The Canada goose ranges over most of the interior of North America. In early pioneer days, a “giant” type of Canada goose was found nesting on the Great Plains. An adult frequently weighed more than 16 pounds (7.2 kg) and occasionally more than 20 pounds (9 kg), making it the largest of all wild geese. This population has become virtually extinct as a result of shooting and habitat changes, but a small remnant of the race stili exists in refuges and a few other areas. In contrast, various tiny Canada goose types, such as the darkcolored cackling Canada goose (B. c. mirıima) of the far western areas and Richardson’s Canada goose (B. c. hutchinsii) of the interior, breed along the Bering Sea and Arctic Ocean. Adults of these populations usually weigh bctween 3 and 4 pounds (1.31.8 kg) and vary from dark brown to relatively pale gray. There are several Canada goose races that are intermediate in size between these two extremes.
The brant goose is a familiar species found along the east and west coasts of North America. The Hawaiian goose is, however, rare. Known locally as the nene, it is seldom found on water and is unusual among geese in that it does not migrate but inhabits the barren lava slopes of the Hawaiian islands the year round.
Geese that generally have gray or white heads, brownish to grayish or white bodies, and yellow, red, or multicolored feet and bills are known as “gray geese.” The most familiar of the gray geese is the common barnyard goose. It was derived from the greylag goose (Anser anser) — a graycolored species that lags behind other geese during migration and remains to nest in the temperate regions of Europe and Asia.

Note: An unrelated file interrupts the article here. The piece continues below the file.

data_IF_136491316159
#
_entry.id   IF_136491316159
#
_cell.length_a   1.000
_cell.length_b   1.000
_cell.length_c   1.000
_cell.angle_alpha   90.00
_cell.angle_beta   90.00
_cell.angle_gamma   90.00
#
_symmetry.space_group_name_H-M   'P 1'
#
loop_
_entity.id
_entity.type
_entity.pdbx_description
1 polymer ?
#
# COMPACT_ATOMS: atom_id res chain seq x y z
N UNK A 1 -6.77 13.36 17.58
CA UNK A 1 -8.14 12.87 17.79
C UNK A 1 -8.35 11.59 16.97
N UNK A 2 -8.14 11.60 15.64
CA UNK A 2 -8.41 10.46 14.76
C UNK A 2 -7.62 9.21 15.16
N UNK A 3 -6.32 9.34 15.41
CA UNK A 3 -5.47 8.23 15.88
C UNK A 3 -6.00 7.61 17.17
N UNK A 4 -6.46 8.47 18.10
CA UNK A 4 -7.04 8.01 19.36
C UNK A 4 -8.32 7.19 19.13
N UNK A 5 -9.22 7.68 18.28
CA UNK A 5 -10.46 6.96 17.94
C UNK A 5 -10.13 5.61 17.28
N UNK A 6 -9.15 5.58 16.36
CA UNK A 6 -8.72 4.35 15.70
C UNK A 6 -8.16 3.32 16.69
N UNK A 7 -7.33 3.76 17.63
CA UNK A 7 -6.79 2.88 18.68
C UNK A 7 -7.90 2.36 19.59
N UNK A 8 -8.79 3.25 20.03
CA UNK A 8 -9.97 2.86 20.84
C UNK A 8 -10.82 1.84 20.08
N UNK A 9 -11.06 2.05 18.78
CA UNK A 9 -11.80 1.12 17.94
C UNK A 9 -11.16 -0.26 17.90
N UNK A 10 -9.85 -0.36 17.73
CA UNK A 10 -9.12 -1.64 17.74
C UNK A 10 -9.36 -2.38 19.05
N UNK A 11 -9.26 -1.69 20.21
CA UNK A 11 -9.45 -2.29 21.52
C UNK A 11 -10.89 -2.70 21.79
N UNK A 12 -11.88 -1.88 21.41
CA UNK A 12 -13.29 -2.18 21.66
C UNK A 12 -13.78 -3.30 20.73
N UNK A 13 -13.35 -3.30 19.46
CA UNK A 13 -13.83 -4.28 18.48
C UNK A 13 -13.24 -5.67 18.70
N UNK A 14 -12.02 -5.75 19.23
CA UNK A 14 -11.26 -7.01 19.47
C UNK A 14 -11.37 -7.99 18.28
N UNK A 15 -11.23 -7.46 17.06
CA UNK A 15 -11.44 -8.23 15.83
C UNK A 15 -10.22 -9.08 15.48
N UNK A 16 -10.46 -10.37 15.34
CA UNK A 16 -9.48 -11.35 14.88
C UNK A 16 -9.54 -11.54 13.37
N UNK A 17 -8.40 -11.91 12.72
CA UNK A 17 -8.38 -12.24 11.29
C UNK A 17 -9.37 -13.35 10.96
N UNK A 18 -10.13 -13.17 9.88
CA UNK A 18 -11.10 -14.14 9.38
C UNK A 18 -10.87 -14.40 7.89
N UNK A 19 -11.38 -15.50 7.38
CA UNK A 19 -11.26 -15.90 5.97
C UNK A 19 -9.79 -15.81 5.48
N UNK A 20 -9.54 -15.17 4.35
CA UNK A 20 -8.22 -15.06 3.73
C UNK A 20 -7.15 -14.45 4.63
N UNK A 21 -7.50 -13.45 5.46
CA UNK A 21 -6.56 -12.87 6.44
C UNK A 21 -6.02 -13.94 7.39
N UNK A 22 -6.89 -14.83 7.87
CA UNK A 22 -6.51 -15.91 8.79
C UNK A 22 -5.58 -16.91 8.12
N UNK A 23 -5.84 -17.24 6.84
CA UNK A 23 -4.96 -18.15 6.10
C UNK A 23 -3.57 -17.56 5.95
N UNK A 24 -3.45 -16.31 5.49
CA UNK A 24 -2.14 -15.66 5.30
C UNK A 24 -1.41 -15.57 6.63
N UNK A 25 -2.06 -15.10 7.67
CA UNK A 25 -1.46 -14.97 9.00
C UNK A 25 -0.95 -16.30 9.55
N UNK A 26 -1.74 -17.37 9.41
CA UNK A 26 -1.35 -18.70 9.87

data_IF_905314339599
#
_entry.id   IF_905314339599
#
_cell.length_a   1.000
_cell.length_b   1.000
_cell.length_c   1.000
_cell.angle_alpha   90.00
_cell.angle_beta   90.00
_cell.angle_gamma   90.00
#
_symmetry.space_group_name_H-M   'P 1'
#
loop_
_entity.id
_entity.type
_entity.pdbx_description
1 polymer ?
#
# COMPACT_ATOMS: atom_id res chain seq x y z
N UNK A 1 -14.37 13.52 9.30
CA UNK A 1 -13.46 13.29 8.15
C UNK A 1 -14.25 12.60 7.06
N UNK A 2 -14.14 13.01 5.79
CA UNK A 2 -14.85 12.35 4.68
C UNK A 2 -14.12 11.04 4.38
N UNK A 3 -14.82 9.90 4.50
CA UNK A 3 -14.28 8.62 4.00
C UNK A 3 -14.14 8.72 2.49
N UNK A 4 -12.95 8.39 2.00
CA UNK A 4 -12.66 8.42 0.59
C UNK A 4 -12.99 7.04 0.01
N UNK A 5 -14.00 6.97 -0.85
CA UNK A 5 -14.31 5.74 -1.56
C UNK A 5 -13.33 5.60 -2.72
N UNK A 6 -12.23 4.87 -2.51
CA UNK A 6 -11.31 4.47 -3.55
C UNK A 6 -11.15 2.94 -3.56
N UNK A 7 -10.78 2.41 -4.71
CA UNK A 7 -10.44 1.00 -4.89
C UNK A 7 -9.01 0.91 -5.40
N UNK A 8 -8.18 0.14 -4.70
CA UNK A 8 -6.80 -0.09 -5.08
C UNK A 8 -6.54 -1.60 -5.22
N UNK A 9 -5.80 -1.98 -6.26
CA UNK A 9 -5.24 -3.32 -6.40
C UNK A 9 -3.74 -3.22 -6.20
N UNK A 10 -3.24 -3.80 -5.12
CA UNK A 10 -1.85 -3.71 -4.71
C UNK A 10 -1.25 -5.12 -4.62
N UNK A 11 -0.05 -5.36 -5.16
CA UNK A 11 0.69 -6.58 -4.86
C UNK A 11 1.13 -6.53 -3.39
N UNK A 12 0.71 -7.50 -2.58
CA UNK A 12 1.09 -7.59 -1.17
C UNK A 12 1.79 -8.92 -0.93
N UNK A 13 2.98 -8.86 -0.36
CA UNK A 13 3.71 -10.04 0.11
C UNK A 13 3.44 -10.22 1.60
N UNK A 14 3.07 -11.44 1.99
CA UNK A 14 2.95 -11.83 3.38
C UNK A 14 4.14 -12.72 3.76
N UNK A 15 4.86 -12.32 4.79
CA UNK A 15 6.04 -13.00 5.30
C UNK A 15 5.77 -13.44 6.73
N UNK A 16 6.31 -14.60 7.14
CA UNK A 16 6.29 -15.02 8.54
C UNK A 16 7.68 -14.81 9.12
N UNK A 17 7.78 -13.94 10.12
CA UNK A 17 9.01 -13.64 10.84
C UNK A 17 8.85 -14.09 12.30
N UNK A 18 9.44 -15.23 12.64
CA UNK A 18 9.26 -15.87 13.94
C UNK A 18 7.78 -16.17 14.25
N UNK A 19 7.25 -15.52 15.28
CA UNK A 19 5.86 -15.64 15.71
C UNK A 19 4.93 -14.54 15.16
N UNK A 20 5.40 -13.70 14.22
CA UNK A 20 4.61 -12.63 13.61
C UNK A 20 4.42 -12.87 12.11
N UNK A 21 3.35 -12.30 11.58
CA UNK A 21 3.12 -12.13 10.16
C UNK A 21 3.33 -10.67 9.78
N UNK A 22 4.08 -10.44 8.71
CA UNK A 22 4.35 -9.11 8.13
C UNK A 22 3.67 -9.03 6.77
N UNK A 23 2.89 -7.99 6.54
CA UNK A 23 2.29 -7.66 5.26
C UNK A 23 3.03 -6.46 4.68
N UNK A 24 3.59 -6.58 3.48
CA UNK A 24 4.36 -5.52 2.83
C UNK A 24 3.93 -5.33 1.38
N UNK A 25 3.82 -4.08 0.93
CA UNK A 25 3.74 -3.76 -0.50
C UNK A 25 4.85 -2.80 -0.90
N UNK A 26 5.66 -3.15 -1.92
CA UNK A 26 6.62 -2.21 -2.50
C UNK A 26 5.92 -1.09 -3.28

The whitefronted goose (Anser albifrons) is another gray goose. It nests in North America, Europe, and Asia, and thus has the widest geographical distribution of any goose. Other North American species of gray geese include the Arcticbreeding snow and blue geese (Chen caerulescens); the tiny 3pound (1.3 kg) Ross’s goose (Chen rossii), which resembles a miniature snow goose and is the smallest North American goose; and the rare emperor goose (Philacte canagica) of Alaska and Siberia, which the Eskimo use extensively for food and feathers.